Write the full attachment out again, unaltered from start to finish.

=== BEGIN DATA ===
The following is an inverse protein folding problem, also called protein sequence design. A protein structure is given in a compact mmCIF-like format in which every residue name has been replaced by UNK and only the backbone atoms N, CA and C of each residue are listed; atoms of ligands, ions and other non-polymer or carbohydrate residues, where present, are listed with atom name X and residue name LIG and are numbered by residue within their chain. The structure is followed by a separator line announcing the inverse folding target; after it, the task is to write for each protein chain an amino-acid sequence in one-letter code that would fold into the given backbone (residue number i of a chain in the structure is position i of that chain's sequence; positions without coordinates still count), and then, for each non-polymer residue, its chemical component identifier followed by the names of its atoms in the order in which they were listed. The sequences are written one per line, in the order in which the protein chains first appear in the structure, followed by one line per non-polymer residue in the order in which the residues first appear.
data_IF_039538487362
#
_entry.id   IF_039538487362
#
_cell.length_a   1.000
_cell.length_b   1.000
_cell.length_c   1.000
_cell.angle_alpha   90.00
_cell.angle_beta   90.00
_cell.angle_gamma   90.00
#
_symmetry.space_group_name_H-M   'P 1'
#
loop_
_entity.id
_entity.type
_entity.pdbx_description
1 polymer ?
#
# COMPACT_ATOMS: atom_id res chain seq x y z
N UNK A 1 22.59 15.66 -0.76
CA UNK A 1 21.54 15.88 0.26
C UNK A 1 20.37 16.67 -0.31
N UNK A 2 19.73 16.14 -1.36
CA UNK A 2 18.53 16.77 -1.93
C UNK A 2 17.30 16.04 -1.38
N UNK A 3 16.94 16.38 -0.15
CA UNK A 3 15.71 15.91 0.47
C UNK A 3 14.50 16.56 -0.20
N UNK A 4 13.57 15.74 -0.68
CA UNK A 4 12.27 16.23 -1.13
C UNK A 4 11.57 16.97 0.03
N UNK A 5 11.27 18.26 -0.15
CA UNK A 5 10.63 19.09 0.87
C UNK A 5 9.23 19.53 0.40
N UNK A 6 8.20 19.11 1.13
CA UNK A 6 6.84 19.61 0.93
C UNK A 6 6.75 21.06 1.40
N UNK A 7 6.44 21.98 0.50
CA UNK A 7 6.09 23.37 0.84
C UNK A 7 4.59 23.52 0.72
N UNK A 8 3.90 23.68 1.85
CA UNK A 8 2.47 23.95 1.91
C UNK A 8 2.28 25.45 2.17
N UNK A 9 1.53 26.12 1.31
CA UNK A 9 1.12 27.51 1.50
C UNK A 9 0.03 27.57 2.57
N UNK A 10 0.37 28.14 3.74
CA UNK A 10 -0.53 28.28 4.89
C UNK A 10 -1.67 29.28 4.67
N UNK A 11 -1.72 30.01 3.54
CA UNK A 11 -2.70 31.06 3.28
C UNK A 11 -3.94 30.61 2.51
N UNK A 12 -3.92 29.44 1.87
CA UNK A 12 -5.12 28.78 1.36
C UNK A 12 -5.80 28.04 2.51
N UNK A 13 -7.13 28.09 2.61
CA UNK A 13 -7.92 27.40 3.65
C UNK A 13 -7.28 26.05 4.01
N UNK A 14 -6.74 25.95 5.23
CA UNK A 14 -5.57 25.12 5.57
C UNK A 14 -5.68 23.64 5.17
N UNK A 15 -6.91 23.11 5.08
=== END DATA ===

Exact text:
The following is an inverse protein folding problem, also called protein sequence design. A protein structure is given in a compact mmCIF-like format in which every residue name has been replaced by UNK and only the backbone atoms N, CA and C of each residue are listed; atoms of ligands, ions and other non-polymer or carbohydrate residues, where present, are listed with atom name X and residue name LIG and are numbered by residue within their chain. The structure is followed by a separator line announcing the inverse folding target; after it, the task is to write for each protein chain an amino-acid sequence in one-letter code that would fold into the given backbone (residue number i of a chain in the structure is position i of that chain's sequence; positions without coordinates still count), and then, for each non-polymer residue, its chemical component identifier followed by the names of its atoms in the order in which they were listed. The sequences are written one per line, in the order in which the protein chains first appear in the structure, followed by one line per non-polymer residue in the order in which the residues first appear.
data_IF_039538487362
#
_entry.id   IF_039538487362
#
_cell.length_a   1.000
_cell.length_b   1.000
_cell.length_c   1.000
_cell.angle_alpha   90.00
_cell.angle_beta   90.00
_cell.angle_gamma   90.00
#
_symmetry.space_group_name_H-M   'P 1'
#
loop_
_entity.id
_entity.type
_entity.pdbx_description
1 polymer ?
#
# COMPACT_ATOMS: atom_id res chain seq x y z
N UNK A 1 22.59 15.66 -0.76
CA UNK A 1 21.54 15.88 0.26
C UNK A 1 20.37 16.67 -0.31
N UNK A 2 19.73 16.14 -1.36
CA UNK A 2 18.53 16.77 -1.93
C UNK A 2 17.30 16.04 -1.38
N UNK A 3 16.94 16.38 -0.15
CA UNK A 3 15.71 15.91 0.47
C UNK A 3 14.50 16.56 -0.20
N UNK A 4 13.57 15.74 -0.68
CA UNK A 4 12.27 16.23 -1.13
C UNK A 4 11.57 16.97 0.03
N UNK A 5 11.27 18.26 -0.15
CA UNK A 5 10.63 19.09 0.87
C UNK A 5 9.23 19.53 0.40
N UNK A 6 8.20 19.11 1.13
CA UNK A 6 6.84 19.61 0.93
C UNK A 6 6.75 21.06 1.40
N UNK A 7 6.44 21.98 0.50
CA UNK A 7 6.09 23.37 0.84
C UNK A 7 4.59 23.52 0.72
N UNK A 8 3.90 23.68 1.85
CA UNK A 8 2.47 23.95 1.91
C UNK A 8 2.28 25.45 2.17
N UNK A 9 1.53 26.12 1.31
CA UNK A 9 1.12 27.51 1.50
C UNK A 9 0.03 27.57 2.57
N UNK A 10 0.37 28.14 3.74
CA UNK A 10 -0.53 28.28 4.89
C UNK A 10 -1.67 29.28 4.67
N UNK A 11 -1.72 30.01 3.54
CA UNK A 11 -2.70 31.06 3.28
C UNK A 11 -3.94 30.61 2.51
N UNK A 12 -3.92 29.44 1.87
CA UNK A 12 -5.12 28.78 1.36
C UNK A 12 -5.80 28.04 2.51
N UNK A 13 -7.13 28.09 2.61
CA UNK A 13 -7.92 27.40 3.65
C UNK A 13 -7.28 26.05 4.01
N UNK A 14 -6.74 25.95 5.23
CA UNK A 14 -5.57 25.12 5.57
C UNK A 14 -5.68 23.64 5.17
N UNK A 15 -6.91 23.11 5.08